So, in the stock market, you’ll earn 8% of the combined total of your initial investment and profits, while with Rental Properties you’ll only earn 10.5% on your INITIAL investment, plus whatever you get from rent increases.
This is why the total stock market return of $190,316 is greater than the total rental income return of $174,846.90 – even after factoring in rent increases.
However, you can easily change that by investing your rental returns into the stock market.
This makes your rental income increase exponentially, similar to how stocks do – although the return on the rental income you put into the stock market will only be 8% instead of 10.5%.
Still, this launches your returns into another stratosphere. By investing your returns each year, you will earn an ADDITIONAL $274,716.37 in total after 30 years.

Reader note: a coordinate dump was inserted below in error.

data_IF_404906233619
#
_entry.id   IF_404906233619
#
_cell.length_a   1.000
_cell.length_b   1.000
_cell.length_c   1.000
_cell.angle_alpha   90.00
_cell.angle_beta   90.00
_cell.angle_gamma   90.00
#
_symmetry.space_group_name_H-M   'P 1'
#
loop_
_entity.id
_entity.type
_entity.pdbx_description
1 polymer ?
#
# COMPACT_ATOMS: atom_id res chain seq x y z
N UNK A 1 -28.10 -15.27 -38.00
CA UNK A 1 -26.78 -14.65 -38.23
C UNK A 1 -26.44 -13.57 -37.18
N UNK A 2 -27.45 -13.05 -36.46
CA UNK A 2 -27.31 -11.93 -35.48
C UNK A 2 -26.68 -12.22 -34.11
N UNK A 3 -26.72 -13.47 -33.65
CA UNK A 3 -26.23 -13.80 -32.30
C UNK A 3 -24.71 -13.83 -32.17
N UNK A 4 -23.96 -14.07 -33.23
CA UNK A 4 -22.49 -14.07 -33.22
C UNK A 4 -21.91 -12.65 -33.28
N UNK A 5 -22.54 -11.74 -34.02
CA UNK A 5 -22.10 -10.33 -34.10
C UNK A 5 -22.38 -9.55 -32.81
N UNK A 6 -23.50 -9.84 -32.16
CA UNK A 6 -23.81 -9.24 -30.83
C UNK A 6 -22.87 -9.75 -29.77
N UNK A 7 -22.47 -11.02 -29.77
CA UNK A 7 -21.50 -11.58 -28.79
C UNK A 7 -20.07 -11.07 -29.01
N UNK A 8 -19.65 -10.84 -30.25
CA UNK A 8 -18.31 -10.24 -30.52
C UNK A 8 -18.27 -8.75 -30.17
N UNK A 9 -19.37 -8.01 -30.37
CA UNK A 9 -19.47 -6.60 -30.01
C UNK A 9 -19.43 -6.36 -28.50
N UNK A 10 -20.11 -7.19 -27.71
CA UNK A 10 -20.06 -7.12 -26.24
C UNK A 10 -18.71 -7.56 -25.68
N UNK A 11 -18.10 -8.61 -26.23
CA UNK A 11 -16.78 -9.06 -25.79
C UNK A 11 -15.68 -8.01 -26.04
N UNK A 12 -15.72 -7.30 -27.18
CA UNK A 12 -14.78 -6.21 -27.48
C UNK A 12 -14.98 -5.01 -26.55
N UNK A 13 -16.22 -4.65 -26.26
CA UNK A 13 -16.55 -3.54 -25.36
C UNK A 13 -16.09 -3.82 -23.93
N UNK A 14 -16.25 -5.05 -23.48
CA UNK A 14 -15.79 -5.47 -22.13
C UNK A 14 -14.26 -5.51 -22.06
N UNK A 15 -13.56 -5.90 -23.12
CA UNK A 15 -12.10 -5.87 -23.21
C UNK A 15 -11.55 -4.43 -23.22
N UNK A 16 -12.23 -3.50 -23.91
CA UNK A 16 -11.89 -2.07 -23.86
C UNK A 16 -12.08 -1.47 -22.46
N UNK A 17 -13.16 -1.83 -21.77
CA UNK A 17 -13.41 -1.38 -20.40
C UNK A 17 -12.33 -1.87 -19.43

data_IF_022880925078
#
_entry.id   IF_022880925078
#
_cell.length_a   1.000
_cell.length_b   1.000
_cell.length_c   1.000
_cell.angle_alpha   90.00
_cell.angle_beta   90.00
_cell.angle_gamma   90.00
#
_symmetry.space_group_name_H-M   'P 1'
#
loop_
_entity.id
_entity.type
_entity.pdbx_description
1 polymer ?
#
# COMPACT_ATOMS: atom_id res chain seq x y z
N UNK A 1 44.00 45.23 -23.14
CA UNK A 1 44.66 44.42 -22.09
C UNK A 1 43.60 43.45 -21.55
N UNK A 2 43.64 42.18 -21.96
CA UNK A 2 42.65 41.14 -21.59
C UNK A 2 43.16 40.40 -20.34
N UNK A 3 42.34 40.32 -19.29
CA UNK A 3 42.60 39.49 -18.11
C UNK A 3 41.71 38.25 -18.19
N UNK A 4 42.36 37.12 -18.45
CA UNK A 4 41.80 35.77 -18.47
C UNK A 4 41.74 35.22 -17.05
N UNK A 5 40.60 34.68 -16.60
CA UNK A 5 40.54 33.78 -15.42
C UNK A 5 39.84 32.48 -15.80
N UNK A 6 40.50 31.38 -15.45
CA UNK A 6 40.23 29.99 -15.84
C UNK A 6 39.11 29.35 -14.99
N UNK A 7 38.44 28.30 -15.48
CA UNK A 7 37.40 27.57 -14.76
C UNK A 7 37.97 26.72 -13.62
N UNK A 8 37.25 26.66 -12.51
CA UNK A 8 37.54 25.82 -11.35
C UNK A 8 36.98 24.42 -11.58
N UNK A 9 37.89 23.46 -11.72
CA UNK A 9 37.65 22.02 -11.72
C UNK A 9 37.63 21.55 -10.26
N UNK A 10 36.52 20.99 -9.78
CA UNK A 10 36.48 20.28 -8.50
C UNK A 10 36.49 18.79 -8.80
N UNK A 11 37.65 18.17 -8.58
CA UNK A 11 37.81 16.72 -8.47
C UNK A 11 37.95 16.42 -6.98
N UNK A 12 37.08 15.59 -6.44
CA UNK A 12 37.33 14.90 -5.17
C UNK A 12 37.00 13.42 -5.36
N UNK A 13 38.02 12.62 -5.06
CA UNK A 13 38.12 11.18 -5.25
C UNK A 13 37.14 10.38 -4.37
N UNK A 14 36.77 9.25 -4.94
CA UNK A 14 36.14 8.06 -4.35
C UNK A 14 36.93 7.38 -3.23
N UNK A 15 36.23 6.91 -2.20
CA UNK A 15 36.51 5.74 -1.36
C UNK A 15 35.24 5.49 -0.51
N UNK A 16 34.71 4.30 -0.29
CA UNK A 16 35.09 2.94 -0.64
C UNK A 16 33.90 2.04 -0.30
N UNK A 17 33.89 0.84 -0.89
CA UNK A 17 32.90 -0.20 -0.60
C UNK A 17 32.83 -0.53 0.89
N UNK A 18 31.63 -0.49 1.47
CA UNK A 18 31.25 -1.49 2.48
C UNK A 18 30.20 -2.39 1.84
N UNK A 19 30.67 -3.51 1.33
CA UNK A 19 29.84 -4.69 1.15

Adding this to our total brings us all the way up to $590,141.53.
Optional: Invest your reserve accounts in the market as well
Earlier, we discussed the importance of setting aside money in a reserve account to pay for vacancies, repairs, and big expenses that come up through the lifetime of the house.
If you’re comfortable with some risk, you can invest those reserves in the market as well to increase your returns even more.
Obviously, you can’t invest all of it for the full 30 years – after all, over the lifetime of the house, you’d expect to spend all that money on repairs/vacancies.
Let’s assume that on average you’re able to invest these reserves for a year before you need them and that any returns you make can be kept in the market until the end of the 30 years.
At 8%, this would net you another $24,813.63.
Wrap up: Rental Properties Returns Vs Stock Market
A lot of the above numbers are just examples, and many assumptions are made. If you’d like, you can recalculate the expected return using different assumptions (for example, maybe you think you will only be able to increase rent by 2% each year on average).